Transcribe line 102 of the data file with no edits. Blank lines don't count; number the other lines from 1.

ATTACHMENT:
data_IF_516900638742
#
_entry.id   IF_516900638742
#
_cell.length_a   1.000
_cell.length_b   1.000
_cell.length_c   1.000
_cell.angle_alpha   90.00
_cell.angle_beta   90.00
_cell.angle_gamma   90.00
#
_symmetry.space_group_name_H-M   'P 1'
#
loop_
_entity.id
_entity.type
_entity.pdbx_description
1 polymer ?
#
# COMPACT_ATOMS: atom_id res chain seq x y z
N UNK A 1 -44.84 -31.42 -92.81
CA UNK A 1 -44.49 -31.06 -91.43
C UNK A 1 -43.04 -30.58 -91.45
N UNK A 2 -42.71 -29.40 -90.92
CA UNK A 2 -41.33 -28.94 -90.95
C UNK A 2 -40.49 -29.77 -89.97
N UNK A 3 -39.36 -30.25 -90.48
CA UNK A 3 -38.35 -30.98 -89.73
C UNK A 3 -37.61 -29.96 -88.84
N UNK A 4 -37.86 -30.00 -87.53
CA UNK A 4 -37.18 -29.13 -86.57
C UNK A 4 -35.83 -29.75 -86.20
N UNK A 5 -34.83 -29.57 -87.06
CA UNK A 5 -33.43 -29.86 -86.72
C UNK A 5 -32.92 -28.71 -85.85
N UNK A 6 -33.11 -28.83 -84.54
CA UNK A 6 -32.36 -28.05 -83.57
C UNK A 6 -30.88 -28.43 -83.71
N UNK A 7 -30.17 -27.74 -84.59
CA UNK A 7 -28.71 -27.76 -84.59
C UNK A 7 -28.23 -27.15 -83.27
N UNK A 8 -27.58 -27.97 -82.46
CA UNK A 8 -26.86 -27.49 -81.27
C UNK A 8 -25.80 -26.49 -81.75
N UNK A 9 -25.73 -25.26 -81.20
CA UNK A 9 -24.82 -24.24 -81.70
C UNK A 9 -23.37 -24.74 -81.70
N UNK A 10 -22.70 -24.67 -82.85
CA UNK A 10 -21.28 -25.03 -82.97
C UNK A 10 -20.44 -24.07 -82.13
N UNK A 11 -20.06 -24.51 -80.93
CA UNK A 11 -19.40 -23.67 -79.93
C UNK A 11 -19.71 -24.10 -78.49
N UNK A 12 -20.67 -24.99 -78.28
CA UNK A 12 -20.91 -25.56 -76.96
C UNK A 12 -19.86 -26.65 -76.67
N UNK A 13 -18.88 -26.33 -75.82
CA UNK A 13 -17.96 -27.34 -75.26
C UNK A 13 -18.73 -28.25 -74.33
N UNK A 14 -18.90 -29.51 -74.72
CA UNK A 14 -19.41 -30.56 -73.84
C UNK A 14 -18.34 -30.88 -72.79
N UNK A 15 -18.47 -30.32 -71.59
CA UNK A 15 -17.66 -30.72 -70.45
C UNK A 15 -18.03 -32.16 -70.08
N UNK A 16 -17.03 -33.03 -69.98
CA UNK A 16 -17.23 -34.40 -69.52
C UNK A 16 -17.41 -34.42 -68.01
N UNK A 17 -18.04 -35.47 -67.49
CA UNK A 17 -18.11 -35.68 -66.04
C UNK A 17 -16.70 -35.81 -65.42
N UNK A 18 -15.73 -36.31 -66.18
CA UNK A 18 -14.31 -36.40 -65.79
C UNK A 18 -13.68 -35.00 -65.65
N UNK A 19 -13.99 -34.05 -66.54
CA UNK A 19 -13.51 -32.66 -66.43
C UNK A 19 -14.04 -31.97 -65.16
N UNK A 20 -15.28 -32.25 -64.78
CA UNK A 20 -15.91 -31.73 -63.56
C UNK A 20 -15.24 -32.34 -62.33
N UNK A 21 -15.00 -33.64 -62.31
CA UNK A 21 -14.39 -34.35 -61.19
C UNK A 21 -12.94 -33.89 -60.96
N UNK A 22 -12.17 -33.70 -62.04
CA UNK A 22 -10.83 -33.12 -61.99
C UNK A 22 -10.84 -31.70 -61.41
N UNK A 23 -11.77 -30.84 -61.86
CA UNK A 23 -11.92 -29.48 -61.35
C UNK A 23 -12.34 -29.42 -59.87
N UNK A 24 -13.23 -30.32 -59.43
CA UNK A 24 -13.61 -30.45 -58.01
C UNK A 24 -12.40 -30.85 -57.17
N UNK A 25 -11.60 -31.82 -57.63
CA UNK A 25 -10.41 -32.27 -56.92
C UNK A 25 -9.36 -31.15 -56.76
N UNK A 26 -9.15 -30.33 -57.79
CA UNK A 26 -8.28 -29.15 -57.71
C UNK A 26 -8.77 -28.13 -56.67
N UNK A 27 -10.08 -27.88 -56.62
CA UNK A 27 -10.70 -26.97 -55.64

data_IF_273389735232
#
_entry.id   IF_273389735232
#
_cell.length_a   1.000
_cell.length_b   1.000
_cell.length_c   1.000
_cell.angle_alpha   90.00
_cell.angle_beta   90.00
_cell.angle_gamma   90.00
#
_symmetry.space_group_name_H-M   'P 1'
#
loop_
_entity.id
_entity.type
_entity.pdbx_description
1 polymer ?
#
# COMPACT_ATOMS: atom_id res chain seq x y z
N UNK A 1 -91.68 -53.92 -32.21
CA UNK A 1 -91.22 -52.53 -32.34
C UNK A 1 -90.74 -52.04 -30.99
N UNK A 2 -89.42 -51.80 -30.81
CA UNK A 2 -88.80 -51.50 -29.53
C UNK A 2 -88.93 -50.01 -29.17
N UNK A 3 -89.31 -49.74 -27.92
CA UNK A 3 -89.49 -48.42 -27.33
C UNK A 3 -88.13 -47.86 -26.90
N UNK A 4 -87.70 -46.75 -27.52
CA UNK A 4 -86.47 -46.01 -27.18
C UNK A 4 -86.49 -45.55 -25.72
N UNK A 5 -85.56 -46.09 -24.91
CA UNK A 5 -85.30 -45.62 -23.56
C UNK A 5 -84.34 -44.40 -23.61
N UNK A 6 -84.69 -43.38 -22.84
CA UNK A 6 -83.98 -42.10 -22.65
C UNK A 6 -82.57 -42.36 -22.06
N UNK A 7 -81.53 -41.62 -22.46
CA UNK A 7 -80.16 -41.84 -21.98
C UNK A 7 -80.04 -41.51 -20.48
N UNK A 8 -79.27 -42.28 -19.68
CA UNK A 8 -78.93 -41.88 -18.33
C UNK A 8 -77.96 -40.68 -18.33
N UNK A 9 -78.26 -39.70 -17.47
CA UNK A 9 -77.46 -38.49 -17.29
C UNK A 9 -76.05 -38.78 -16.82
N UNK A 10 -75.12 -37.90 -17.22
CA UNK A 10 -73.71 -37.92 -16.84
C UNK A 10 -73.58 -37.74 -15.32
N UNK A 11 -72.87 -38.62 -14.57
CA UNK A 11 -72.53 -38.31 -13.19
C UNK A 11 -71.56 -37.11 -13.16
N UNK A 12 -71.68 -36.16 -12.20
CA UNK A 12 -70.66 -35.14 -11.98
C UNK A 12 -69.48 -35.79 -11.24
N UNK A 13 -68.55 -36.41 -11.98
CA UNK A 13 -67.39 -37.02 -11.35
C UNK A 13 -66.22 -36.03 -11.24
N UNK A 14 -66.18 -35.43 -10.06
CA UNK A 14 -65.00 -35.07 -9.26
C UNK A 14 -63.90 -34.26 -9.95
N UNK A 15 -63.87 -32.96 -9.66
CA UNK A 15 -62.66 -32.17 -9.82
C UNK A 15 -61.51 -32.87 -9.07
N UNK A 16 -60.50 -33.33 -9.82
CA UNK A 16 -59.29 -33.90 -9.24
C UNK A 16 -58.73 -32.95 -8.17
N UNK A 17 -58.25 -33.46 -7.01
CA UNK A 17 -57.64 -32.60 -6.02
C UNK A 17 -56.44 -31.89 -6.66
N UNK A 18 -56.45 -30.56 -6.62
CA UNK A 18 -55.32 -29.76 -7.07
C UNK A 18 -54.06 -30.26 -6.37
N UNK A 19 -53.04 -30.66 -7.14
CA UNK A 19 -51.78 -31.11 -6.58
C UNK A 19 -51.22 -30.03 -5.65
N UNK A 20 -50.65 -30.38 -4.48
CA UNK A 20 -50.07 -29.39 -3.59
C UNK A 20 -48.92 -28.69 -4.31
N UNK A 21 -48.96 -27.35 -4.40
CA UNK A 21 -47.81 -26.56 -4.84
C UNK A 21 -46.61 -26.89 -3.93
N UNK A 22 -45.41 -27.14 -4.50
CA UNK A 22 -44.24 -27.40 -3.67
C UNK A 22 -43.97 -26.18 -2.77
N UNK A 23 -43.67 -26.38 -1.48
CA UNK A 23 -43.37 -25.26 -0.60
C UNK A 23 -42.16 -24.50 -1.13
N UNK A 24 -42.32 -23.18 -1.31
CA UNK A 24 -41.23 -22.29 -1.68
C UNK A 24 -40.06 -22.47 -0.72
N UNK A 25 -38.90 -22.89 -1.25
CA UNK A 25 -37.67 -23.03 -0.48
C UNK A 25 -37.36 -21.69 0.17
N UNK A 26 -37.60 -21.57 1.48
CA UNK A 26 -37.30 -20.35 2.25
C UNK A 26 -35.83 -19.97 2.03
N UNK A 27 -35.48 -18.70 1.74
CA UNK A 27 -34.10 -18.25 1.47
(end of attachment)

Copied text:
#